Finalist for the USGA's 2022 Herbert Warren Wind Award!

“He beat the Sneads and Hogans and left them smiling.” 

-Doug Ford, Masters and PGA Champion

Now Available!

With Gary Player and Jay Siegel

Signing a book for the great Jack Nicklaus

About the Book

During the Great Depression, Ed Oliver rose from the caddie ranks to become one of the leading professional golfers in the world. Provided an initial stake by three country club members who saw his potential, he found himself facing golf legends like Walter Hagen and Gene Sarazen. Within a few years he was beating the best of a new younger wave of professionals led by Sam Snead, Ben Hogan, Byron Nelson, and Jimmy Demaret.

     Then, just weeks after overtaking Hogan and Nelson to win the prestigious Western Open, he was suddenly pulled into the U.S. Army with an early draft call, long before his golf tour competitors joined the war effort. He served longer than all of them, losing more than four and a half of his best athletic years. Following the war, he rebuilt his game and drove from coast to coast battling to make a living and support a family of six against the now dominant Snead and Hogan and a new wave of champions like Lloyd Mangrum, Cary Middlecoff, Julius Boros, Billy Casper, Gary Player and Arnold Palmer. 

     Although his long absence took its toll, Oliver still regained his standing among the best and was named to three Ryder Cup teams. He drew large galleries wherever he went, and in 1957 a Sports Illustrated article called him “the most popular player on the circuit.” Loved by fans and fellow professionals alike, with his body racked by cancer and facing his final days, he was named honorary captain of the 1961 Ryder Cup team. He died at age 46, just three weeks before they played. 

     This book is more than Oliver’s story. It is also the story of the many professionals who rose up from the caddyshacks, survived the Great Depression, served their country in wartime, then came home and built the modern golf tour. They could be called, “Golf’s Greatest Generation.”

378 Pages

Hardcover version with dust jacket 

Paperback version. Also available through Amazon here

Electronic (epub) format also available.

Listen to John Riley's interview with Larry Baush of Tour Backspin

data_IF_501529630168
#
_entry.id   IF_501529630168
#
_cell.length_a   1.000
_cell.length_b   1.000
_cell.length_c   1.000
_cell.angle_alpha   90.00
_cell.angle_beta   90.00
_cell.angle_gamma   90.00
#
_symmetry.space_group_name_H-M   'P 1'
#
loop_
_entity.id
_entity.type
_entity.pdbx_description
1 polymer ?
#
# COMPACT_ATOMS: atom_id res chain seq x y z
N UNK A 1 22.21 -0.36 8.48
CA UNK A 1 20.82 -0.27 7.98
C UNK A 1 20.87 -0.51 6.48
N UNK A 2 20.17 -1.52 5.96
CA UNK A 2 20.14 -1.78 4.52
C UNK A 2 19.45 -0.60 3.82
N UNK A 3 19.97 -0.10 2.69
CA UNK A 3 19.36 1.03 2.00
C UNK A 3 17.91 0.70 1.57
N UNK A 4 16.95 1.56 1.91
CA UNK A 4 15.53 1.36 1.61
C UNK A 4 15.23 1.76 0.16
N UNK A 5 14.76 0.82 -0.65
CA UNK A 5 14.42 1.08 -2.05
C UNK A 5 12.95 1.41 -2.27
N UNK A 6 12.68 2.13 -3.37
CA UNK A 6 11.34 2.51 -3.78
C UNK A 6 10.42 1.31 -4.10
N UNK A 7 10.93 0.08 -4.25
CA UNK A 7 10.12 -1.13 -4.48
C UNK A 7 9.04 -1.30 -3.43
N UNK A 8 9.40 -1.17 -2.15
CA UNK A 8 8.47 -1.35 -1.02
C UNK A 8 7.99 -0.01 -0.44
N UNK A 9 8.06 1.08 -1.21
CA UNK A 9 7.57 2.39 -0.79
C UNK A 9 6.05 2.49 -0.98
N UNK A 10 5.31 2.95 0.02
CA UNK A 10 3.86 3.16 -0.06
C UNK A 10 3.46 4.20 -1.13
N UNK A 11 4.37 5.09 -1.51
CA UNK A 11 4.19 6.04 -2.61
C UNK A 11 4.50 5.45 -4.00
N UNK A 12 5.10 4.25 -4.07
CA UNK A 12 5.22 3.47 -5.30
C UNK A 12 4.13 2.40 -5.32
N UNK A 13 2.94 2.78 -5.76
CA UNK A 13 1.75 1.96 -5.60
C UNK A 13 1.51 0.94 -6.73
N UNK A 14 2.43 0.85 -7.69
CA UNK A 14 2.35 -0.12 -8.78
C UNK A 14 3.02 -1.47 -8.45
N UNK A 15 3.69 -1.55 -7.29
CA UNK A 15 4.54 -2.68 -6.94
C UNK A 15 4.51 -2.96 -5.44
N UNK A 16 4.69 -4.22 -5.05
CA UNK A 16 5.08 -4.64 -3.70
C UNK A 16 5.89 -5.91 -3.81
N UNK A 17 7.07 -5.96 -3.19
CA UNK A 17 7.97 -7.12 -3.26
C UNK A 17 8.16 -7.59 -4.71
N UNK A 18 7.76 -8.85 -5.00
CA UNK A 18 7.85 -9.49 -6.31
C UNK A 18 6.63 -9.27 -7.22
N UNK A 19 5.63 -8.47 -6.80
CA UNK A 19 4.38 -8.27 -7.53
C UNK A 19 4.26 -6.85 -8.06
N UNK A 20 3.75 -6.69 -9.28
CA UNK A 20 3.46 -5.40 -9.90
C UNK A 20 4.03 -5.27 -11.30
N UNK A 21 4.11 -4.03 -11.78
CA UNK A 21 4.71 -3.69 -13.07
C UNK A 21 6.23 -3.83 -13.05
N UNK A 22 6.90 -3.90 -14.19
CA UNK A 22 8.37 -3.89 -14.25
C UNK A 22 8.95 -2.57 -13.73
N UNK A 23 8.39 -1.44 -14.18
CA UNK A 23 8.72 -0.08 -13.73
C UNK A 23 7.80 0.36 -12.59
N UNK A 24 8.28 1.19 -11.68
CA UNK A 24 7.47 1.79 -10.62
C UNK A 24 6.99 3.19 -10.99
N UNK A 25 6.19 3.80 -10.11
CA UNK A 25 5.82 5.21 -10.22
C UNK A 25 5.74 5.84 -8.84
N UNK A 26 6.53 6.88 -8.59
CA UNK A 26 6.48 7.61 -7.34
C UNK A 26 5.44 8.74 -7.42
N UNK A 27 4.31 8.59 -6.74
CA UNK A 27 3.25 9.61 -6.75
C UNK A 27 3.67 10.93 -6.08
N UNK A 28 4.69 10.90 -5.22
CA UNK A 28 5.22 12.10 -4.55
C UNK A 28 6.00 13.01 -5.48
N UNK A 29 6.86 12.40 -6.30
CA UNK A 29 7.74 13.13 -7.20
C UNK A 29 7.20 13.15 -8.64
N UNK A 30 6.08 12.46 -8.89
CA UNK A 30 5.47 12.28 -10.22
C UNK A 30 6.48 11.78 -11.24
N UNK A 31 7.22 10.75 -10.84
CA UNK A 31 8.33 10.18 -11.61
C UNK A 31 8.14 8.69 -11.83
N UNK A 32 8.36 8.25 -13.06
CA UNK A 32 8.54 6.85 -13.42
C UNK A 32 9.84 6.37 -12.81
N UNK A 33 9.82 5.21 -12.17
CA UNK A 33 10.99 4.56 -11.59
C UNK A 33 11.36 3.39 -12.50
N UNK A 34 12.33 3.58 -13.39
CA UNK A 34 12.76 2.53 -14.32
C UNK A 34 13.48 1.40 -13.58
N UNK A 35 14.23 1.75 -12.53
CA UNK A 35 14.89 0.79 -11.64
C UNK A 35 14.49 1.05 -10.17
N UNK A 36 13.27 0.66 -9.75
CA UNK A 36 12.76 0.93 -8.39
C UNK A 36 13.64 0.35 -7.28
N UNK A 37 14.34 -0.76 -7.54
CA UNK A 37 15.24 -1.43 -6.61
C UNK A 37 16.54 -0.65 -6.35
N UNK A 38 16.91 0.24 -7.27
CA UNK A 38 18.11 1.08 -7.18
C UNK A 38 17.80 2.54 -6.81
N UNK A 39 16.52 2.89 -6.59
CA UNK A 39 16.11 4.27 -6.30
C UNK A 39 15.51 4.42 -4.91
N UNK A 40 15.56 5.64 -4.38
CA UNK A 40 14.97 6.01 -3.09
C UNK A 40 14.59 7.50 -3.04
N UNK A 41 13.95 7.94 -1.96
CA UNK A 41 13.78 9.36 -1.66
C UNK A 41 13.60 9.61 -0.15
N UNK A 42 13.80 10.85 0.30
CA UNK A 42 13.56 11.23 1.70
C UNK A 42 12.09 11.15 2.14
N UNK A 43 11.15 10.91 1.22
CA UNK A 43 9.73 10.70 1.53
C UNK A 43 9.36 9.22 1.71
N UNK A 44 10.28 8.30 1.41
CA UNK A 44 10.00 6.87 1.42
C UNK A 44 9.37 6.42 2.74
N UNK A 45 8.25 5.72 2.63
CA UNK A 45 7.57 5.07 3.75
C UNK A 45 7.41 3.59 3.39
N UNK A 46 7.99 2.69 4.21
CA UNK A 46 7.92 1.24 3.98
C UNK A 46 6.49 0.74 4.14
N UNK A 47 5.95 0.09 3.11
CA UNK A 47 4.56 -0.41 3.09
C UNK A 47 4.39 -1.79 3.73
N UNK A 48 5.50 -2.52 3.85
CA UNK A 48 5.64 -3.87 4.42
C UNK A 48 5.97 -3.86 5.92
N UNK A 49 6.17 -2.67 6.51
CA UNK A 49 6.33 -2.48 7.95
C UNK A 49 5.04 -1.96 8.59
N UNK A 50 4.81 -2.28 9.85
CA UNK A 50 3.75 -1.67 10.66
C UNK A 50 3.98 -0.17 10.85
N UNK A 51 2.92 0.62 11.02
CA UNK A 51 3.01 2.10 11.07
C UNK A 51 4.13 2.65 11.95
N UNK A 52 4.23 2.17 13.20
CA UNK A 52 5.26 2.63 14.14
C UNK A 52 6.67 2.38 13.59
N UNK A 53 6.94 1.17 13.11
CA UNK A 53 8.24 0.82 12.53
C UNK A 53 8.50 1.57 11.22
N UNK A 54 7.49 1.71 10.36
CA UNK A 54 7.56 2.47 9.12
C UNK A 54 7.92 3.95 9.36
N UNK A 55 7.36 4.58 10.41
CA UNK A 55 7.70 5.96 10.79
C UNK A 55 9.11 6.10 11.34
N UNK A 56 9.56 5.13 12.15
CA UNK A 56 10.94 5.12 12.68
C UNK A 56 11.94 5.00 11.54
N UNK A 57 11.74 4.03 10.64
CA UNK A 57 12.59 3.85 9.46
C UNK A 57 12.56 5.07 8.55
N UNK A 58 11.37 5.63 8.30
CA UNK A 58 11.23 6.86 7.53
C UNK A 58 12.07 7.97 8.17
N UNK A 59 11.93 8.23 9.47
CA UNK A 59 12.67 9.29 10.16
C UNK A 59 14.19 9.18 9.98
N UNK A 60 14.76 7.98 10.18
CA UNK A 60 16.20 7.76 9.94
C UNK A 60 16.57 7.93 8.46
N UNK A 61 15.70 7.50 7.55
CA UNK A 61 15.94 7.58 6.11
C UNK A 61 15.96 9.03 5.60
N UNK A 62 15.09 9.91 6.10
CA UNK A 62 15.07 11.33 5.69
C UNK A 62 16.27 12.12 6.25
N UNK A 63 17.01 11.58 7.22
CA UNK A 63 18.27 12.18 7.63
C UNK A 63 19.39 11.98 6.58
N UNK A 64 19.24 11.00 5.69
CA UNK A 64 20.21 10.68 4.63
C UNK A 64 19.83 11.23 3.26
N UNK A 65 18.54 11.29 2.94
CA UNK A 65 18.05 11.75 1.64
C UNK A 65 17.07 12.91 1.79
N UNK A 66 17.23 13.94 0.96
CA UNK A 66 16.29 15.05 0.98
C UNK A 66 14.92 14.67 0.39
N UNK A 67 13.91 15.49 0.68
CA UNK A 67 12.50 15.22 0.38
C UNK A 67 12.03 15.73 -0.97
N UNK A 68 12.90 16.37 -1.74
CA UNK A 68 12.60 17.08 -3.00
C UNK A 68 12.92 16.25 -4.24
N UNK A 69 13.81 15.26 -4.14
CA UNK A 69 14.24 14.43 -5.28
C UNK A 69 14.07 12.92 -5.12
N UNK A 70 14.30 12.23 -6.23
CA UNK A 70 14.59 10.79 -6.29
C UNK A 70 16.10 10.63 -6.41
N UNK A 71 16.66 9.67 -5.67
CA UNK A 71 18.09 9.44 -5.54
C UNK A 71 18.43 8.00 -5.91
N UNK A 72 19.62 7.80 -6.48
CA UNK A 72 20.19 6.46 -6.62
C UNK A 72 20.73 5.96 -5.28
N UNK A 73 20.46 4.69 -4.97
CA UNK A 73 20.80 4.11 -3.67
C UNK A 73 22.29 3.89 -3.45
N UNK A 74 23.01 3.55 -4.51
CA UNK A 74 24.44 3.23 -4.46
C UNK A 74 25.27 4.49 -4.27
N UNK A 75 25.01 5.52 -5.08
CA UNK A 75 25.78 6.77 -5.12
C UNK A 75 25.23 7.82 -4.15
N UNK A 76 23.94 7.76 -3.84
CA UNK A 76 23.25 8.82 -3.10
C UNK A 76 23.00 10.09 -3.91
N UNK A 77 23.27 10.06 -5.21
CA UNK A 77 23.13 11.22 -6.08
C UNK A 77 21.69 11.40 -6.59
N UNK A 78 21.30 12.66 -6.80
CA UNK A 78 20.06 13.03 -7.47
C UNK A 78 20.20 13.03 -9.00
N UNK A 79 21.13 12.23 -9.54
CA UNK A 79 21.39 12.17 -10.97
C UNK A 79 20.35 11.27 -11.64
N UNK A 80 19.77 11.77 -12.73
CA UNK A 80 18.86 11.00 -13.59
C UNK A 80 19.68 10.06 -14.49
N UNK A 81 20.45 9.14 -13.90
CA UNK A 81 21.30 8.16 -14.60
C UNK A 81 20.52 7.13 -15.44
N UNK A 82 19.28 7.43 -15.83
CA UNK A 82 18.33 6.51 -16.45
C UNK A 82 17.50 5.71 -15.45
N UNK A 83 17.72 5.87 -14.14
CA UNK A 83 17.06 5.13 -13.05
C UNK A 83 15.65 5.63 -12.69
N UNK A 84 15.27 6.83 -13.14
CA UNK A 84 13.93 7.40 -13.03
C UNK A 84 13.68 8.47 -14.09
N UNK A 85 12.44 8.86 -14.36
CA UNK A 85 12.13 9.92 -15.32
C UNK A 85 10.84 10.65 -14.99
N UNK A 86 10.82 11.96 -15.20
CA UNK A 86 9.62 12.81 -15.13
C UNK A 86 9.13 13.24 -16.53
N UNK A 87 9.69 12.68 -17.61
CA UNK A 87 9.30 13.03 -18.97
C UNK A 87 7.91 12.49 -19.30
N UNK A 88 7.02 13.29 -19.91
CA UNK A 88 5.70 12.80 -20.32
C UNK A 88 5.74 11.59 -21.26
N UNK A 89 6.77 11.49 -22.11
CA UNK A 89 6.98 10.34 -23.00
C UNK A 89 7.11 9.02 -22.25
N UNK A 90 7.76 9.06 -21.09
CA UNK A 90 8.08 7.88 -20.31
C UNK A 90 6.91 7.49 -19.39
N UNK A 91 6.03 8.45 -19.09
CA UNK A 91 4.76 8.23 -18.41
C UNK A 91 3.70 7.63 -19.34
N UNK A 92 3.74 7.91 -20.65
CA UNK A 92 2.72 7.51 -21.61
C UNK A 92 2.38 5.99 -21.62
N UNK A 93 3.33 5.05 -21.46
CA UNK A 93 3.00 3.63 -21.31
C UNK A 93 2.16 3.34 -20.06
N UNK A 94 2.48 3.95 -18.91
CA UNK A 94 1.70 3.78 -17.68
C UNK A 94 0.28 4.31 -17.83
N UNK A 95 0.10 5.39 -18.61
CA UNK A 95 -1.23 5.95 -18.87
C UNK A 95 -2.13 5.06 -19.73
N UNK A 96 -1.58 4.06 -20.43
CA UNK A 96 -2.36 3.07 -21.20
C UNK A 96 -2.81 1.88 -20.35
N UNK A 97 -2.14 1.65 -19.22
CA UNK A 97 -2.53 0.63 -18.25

What People Are Saying...

  • I found this book hard to put down—in fact, I didn’t want it to ever end. While I knew a little about Porky Oliver, I never realized his full personality. The game hasn’t seen anything like him in years. Now, thanks to John Riley’s eloquent writing style, I feel that I know him as well as so many other players and personalities from that era. 

    Jay Sigel

    U.S. Amateur Champion, 1982 & 1983, ten victories on the PGA Senior Tour

  • I played a lot of golf with Porky Oliver. I wish these young kids on the tour today could have seen him play. He was a wonderful golfer with a wonderful sense of humor.

    Gary Player

    Winner of Golf's Grand Slam

  • John Riley’s masterfully told tribute to Porky Oliver is a long overdue celebration of not just a golfer but of the legion of players who deeply understood the meaning of service—to country and to the game. Riley’s research affords us the chance to walk around in that golden era of Hogan and Nelson and Snead. 

    Tom Coyne

    New York Times bestselling author of A Course Called America

  • Porky Oliver, a home-grown professional who built a game that could stand with Hogan, Snead and Nelson, has remained largely in golf's shadows, until now. Riley's impressive book, its depth of research and its "let-me-get-to-the-next-page" style brings Oliver's ebullient personality to glowing life, as well as the heartbreaks, triumphs and tragedies that attend all who compete on the game's largest stage.

    Jim Davis

    Editor, The Journal of the Golf Heritage Society

About the Author

John Riley is an award-winning author who grew up with Ed “Porky” Oliver’s family in Wilmington, Delaware. He spent most of his career as a public affairs executive. Since retiring in 2016, Riley has devoted himself to writing and to various roles in golf, such as supporting the First Tee and the BMW Championship, which funds the Evans Scholars Foundation. He is a past recipient of the annual award of the Delaware State Golf Association for contributions to the game of golf. Riley is a graduate of the University of Delaware, where he captained the golf team.

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